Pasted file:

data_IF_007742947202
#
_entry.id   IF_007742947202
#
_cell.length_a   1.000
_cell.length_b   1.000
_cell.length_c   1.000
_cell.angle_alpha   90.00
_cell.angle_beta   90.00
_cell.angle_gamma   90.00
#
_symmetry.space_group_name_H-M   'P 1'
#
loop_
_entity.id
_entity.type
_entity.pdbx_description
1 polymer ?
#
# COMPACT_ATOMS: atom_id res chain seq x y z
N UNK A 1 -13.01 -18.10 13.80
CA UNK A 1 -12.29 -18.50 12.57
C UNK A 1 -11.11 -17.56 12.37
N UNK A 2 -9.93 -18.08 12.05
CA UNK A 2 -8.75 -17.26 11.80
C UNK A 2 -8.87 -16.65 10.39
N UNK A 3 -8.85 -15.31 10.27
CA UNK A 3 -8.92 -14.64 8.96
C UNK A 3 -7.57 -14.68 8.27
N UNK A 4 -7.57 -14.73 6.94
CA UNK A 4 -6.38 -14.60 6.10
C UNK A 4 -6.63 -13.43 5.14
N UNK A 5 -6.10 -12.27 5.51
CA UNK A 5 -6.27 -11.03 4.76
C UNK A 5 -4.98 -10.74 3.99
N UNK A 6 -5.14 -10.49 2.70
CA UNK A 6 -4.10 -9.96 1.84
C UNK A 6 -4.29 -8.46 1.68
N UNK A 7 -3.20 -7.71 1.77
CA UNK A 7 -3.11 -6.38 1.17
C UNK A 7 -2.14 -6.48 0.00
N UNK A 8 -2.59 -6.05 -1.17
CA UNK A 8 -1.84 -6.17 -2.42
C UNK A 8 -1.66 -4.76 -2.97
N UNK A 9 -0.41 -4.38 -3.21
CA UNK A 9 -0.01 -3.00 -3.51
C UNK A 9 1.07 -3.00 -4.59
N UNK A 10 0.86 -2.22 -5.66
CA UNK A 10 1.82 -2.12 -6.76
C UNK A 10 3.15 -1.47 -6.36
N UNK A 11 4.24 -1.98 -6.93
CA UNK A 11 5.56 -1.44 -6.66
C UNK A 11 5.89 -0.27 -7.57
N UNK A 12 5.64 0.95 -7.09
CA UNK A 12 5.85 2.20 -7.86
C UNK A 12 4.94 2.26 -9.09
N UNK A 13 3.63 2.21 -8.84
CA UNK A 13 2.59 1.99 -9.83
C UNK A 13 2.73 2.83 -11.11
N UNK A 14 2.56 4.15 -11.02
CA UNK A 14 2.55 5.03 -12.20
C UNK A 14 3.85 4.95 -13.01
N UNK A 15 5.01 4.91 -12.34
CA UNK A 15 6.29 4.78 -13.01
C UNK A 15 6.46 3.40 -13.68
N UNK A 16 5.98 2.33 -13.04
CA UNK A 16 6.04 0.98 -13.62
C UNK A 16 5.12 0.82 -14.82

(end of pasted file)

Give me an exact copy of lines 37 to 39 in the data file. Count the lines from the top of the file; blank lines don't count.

CA UNK A 6 -4.10 -9.96 1.84
C UNK A 6 -4.29 -8.46 1.68
N UNK A 7 -3.20 -7.71 1.77